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Experiential Learning & Teaching in Higher Education

Abstract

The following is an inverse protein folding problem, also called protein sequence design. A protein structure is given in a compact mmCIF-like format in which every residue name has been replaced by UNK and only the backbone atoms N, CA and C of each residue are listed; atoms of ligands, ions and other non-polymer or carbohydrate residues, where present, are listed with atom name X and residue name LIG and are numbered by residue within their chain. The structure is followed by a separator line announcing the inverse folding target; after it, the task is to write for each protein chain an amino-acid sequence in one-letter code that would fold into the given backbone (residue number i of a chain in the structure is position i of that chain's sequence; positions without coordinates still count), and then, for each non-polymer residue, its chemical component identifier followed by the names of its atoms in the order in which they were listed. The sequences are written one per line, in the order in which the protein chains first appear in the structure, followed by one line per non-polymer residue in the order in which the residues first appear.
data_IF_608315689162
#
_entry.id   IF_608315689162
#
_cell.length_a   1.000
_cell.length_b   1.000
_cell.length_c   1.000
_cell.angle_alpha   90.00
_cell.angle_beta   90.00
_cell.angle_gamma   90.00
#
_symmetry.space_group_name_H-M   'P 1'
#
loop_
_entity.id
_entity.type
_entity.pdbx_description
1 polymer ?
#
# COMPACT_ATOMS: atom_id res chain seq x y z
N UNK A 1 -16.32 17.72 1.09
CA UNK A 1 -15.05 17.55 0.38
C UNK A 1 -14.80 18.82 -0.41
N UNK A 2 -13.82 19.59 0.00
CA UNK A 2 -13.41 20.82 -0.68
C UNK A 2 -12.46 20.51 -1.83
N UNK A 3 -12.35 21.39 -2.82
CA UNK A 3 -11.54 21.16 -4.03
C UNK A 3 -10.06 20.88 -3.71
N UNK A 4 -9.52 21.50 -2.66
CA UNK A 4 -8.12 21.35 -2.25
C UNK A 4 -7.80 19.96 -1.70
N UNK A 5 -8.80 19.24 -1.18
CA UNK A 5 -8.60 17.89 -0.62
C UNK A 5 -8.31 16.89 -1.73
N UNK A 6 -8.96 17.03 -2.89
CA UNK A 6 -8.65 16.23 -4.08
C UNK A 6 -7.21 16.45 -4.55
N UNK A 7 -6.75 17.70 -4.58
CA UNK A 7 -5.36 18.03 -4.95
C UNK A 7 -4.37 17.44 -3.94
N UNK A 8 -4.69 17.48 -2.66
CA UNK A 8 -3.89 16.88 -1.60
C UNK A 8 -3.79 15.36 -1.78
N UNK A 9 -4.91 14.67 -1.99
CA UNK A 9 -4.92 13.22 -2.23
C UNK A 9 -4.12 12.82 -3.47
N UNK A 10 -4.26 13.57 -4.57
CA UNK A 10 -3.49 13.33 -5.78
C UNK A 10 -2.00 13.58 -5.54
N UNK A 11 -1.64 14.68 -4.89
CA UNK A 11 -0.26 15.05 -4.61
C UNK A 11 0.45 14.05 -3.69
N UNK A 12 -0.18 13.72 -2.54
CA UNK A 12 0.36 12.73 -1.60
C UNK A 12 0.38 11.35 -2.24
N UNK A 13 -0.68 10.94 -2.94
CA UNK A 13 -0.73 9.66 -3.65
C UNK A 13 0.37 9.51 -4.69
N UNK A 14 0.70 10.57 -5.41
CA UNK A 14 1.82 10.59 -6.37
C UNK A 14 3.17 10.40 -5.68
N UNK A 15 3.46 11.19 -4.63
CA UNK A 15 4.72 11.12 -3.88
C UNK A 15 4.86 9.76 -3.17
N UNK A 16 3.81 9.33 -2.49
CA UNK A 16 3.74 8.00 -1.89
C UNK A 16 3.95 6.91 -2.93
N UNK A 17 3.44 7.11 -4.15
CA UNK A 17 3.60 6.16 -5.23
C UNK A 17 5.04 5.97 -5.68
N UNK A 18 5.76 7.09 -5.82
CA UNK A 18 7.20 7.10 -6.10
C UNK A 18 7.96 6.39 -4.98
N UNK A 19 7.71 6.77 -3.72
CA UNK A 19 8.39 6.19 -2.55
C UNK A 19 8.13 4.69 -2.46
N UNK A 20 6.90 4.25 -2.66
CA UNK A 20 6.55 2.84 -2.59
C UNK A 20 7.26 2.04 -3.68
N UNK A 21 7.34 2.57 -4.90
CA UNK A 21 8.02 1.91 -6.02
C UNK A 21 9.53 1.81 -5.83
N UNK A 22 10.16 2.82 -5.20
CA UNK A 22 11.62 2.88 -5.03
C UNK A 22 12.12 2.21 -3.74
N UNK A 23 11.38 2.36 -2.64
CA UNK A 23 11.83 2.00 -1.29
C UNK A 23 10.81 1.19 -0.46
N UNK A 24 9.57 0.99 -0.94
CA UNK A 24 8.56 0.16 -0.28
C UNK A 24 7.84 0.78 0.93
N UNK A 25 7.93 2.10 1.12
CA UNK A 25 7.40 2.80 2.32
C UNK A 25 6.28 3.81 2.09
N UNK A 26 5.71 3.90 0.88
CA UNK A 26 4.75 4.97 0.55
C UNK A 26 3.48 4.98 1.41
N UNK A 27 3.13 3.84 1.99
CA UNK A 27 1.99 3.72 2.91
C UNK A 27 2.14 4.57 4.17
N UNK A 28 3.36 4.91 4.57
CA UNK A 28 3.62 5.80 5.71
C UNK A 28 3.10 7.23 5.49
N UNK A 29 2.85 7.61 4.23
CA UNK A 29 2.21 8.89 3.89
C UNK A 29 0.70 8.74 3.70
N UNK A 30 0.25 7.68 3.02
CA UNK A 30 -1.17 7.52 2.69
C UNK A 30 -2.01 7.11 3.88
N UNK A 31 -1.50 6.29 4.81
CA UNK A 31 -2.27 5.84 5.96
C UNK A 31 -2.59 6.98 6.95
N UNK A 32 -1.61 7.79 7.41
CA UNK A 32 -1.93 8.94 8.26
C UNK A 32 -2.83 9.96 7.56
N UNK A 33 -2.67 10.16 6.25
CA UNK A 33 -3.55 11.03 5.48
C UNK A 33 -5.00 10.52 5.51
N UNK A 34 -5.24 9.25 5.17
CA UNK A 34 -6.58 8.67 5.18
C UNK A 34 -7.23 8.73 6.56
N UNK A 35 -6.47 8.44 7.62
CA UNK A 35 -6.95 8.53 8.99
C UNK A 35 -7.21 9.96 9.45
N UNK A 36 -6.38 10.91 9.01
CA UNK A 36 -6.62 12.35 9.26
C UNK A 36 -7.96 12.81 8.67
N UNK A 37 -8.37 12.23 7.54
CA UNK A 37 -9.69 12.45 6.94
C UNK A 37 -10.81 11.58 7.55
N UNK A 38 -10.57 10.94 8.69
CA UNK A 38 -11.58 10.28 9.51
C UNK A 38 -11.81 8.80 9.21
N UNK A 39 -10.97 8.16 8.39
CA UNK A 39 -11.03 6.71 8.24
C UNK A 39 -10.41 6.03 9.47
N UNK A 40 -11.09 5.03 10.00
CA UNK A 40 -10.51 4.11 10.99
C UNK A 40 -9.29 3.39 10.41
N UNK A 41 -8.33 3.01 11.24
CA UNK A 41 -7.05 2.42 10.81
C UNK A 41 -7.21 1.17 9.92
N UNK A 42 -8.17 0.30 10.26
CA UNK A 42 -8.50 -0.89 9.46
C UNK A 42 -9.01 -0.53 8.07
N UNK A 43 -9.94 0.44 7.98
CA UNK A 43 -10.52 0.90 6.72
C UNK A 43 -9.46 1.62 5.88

The State University of New York at Oswego (SUNY Oswego) and the Oswego City School district have created a campus-community partnership through a college program that matches SUNY Oswego students as mentors with at-risk youth in grades 7 and 8 in a structured environment in the school district. The structure is academically based for college students to earn credit based on the tenets of mentoring, youth development, and relationship building. The middle school students, or “mentees” come from an at-risk background that is academic, socially, or behaviorally based. The school district recommends students for inclusion in the program. This innovative program includes a course that is rich with the pedagogy of service-learning, builds leadership characteristics and teamwork through course discussions, workshops, and the mentormentee relationship. The community benefits with increased support to at-risk students and building a pipeline between the college and K–12 community. The Mentor-Scholar Program tracks K–12 impact through state assessments, grades, social-school success outcomes, college mentors course evaluations and grades. The program tracks the impact on college students through grade assessment and reflection. The program was formed five years ago and has grown from thirty mentors with sixty mentees to 120 mentors with 300 mentees this past semester. Initial research shows an increase in attendance and GPA for K–12 students enrolled in the program and leadership skill development for college students.

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